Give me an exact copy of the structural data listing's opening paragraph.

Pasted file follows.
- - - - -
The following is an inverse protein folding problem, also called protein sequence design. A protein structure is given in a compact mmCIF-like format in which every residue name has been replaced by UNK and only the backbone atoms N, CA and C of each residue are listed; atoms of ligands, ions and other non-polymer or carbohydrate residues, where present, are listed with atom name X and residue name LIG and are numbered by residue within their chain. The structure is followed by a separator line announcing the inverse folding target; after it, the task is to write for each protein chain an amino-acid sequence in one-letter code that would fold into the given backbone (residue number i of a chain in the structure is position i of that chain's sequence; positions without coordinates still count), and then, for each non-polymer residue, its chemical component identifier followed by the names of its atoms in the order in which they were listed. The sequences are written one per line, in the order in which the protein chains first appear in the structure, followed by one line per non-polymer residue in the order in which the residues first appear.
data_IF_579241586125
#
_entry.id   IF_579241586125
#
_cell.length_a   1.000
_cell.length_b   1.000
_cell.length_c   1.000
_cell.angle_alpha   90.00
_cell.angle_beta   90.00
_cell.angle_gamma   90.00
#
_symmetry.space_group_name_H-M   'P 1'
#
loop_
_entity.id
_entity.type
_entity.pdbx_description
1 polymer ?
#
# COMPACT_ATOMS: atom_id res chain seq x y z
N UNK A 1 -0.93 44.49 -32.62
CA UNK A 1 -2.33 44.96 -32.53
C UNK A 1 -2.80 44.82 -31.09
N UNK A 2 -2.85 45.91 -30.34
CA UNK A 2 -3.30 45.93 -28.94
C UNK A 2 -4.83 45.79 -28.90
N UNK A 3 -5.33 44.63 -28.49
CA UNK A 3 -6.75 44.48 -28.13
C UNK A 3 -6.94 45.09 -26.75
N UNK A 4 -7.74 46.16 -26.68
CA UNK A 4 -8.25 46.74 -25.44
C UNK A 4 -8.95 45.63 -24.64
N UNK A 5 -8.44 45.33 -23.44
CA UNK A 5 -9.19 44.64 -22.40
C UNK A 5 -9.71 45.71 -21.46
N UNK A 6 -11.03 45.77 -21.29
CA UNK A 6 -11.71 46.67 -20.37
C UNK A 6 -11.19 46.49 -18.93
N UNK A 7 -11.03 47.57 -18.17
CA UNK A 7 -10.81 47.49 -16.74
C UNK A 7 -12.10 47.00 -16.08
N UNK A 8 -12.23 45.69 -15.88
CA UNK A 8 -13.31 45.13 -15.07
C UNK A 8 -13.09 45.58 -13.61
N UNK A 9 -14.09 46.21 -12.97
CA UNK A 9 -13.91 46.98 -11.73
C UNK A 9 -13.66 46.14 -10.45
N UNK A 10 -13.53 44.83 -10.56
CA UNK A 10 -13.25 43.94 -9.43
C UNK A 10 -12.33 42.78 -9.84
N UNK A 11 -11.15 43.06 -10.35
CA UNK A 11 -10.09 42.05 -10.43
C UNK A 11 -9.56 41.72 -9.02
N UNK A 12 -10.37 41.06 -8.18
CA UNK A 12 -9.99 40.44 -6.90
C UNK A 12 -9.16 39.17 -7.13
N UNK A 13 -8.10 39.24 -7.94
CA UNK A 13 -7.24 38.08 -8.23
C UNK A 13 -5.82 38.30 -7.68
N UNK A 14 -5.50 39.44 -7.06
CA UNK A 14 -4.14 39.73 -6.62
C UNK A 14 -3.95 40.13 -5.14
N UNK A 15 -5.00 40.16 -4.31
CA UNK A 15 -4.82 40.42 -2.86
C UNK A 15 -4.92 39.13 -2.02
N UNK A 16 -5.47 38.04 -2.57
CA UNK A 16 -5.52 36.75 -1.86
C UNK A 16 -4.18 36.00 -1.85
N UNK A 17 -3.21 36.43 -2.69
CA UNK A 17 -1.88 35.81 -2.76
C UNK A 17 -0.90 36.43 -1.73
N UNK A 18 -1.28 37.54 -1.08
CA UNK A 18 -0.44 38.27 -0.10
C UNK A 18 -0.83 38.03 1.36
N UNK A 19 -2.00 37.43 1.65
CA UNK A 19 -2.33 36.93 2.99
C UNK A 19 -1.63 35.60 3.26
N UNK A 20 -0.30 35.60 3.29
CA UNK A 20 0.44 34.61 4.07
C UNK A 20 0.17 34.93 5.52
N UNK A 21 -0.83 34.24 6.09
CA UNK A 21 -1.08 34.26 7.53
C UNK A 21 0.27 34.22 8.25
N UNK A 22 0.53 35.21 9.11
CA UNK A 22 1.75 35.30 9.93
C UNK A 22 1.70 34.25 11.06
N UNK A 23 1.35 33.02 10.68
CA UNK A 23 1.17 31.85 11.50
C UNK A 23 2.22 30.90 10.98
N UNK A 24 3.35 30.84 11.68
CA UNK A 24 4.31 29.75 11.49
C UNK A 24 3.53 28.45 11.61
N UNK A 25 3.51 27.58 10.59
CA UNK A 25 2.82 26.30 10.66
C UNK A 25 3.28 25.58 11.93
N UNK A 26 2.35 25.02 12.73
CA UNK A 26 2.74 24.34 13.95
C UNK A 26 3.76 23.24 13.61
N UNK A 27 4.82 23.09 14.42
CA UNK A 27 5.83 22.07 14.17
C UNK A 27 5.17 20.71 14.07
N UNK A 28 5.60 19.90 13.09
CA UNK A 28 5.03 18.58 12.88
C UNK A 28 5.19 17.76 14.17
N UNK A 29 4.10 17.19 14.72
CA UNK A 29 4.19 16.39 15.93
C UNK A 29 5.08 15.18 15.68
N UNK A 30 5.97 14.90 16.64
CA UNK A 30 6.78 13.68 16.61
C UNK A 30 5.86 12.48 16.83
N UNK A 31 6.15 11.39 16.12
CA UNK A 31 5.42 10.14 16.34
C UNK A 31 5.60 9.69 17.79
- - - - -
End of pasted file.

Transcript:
The following is an inverse protein folding problem, also called protein sequence design. A protein structure is given in a compact mmCIF-like format in which every residue name has been replaced by UNK and only the backbone atoms N, CA and C of each residue are listed; atoms of ligands, ions and other non-polymer or carbohydrate residues, where present, are listed with atom name X and residue name LIG and are numbered by residue within their chain. The structure is followed by a separator line announcing the inverse folding target; after it, the task is to write for each protein chain an amino-acid sequence in one-letter code that would fold into the given backbone (residue number i of a chain in the structure is position i of that chain's sequence; positions without coordinates still count), and then, for each non-polymer residue, its chemical component identifier followed by the names of its atoms in the order in which they were listed. The sequences are written one per line, in the order in which the protein chains first appear in the structure, followed by one line per non-polymer residue in the order in which the residues first appear.